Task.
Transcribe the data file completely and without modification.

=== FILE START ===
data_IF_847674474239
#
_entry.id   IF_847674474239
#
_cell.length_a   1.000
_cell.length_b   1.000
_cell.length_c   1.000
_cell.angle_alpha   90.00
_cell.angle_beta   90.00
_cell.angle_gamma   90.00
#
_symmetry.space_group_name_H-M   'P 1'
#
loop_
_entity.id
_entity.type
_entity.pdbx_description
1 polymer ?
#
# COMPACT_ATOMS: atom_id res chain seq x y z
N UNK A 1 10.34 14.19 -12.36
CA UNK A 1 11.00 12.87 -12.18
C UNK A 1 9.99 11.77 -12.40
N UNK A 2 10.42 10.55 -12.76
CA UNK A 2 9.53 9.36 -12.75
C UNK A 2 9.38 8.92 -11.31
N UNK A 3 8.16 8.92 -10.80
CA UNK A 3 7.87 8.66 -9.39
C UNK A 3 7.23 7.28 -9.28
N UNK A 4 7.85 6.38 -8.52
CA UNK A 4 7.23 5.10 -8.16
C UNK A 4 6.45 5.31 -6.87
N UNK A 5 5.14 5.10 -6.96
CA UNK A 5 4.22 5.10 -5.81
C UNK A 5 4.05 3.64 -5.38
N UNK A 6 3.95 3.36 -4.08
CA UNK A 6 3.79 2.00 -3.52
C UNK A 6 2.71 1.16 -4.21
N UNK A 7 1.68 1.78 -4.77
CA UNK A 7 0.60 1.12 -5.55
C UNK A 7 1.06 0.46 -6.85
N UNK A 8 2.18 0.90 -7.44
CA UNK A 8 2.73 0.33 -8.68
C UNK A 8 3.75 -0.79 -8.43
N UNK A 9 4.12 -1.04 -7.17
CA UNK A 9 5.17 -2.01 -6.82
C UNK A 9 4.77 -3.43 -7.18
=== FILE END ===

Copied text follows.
data_IF_847674474239
#
_entry.id   IF_847674474239
#
_cell.length_a   1.000
_cell.length_b   1.000
_cell.length_c   1.000
_cell.angle_alpha   90.00
_cell.angle_beta   90.00
_cell.angle_gamma   90.00
#
_symmetry.space_group_name_H-M   'P 1'
#
loop_
_entity.id
_entity.type
_entity.pdbx_description
1 polymer ?
#
# COMPACT_ATOMS: atom_id res chain seq x y z
N UNK A 1 10.34 14.19 -12.36
CA UNK A 1 11.00 12.87 -12.18
C UNK A 1 9.99 11.77 -12.40
N UNK A 2 10.42 10.55 -12.76
CA UNK A 2 9.53 9.36 -12.75
C UNK A 2 9.38 8.92 -11.31
N UNK A 3 8.16 8.92 -10.80
CA UNK A 3 7.87 8.66 -9.39
C UNK A 3 7.23 7.28 -9.28
N UNK A 4 7.85 6.38 -8.52
CA UNK A 4 7.23 5.10 -8.16
C UNK A 4 6.45 5.31 -6.87
N UNK A 5 5.14 5.10 -6.96
CA UNK A 5 4.22 5.10 -5.81
C UNK A 5 4.05 3.64 -5.38
N UNK A 6 3.95 3.36 -4.08
CA UNK A 6 3.79 2.00 -3.52
C UNK A 6 2.71 1.16 -4.21
N UNK A 7 1.68 1.78 -4.77
CA UNK A 7 0.60 1.12 -5.55
C UNK A 7 1.06 0.46 -6.85
N UNK A 8 2.18 0.90 -7.44
CA UNK A 8 2.73 0.33 -8.68
C UNK A 8 3.75 -0.79 -8.43
N UNK A 9 4.12 -1.04 -7.17
CA UNK A 9 5.17 -2.01 -6.82
C UNK A 9 4.77 -3.43 -7.18